Dr. Gary Goldfield, a Clinical Scientist with HALO, has published a new paper in Applied Physiology, Nutrition and Metabolism, “Gender differences in the effects of methylphenidate on energy intake in young adults: a preliminary study.” Dr. Jean-Philippe Chaput, a Junior Research Chair with HALO, was also an author on the paper. Full citation details are below.
Goldfield GS, Lorello C, Cameron J, Chaput JP. Gender differences in the effects of methylphenidate on energy intake in young adults: a preliminary study. Appl Physiol Nutr Metab. 2011 Oct 27. [Epub ahead of print]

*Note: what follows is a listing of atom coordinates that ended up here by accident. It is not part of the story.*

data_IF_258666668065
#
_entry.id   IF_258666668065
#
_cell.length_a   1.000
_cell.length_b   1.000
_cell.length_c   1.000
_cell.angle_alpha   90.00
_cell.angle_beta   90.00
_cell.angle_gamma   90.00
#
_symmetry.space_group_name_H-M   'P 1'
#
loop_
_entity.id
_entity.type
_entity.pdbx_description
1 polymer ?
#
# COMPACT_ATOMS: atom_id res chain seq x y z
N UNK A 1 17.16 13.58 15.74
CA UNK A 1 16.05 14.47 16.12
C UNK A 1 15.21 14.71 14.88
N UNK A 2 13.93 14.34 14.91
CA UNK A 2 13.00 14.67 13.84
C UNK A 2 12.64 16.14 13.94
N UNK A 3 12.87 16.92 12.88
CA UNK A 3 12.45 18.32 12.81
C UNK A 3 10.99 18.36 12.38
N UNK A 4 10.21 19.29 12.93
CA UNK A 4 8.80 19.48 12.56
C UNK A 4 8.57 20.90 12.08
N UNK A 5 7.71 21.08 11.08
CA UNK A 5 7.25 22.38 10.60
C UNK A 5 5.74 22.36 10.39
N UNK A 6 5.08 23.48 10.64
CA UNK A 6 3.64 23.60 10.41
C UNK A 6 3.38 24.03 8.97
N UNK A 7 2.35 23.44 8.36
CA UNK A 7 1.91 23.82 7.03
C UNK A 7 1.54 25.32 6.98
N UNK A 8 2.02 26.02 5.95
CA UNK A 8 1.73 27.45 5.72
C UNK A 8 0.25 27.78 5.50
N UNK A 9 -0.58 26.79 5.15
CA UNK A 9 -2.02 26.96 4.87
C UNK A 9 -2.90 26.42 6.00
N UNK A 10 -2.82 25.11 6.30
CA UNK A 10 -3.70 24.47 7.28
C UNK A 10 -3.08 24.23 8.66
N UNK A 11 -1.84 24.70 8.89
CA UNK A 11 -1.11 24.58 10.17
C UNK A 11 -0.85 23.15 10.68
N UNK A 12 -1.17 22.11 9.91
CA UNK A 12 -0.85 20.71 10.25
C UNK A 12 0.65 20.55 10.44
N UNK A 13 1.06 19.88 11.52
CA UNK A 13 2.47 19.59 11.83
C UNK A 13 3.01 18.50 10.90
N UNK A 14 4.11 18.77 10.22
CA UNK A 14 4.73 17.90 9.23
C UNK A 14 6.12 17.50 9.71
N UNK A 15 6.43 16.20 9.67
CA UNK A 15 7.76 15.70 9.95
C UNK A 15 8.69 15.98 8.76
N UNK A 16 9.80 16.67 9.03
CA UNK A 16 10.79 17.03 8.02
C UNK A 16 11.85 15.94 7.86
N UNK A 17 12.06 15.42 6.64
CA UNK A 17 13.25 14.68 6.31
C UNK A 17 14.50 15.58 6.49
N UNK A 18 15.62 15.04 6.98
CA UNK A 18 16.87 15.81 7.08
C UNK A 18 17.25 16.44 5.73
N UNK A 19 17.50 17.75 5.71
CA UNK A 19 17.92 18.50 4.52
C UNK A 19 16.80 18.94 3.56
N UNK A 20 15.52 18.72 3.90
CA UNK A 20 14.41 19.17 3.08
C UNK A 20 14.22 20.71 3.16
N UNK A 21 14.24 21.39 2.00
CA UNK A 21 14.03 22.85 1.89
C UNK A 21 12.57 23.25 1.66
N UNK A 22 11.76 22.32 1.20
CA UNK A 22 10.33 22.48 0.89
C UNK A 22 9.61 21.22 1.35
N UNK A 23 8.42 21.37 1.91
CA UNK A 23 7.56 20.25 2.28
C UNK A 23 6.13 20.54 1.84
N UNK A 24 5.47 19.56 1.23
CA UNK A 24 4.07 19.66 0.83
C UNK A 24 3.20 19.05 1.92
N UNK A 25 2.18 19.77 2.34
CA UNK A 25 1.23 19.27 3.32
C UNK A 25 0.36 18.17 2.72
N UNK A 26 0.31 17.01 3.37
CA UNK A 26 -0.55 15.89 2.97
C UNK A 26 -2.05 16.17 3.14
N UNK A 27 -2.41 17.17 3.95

ABSTRACT: The present study examined gender differences in response to methylphenidate (MPH) on energy intake and macronutrient preference. Twelve adults (6 men, 6 women) were given placebo or short-acting MPH (0.5 mg/kg) in a randomized, double blind, placebo-controlled crossover fashion. One hour after drug administration, appetite sensations and the relative reinforcing value of energy-dense snack food were measured, followed immediately by energy intake and macronutrient preference during a buffet lunch. Relative to placebo, men exhibited a significantly greater reduction in energy intake, fat intake, and carbohydrate intake after MPH administration compared with women. Future research is needed to verify these initial findings.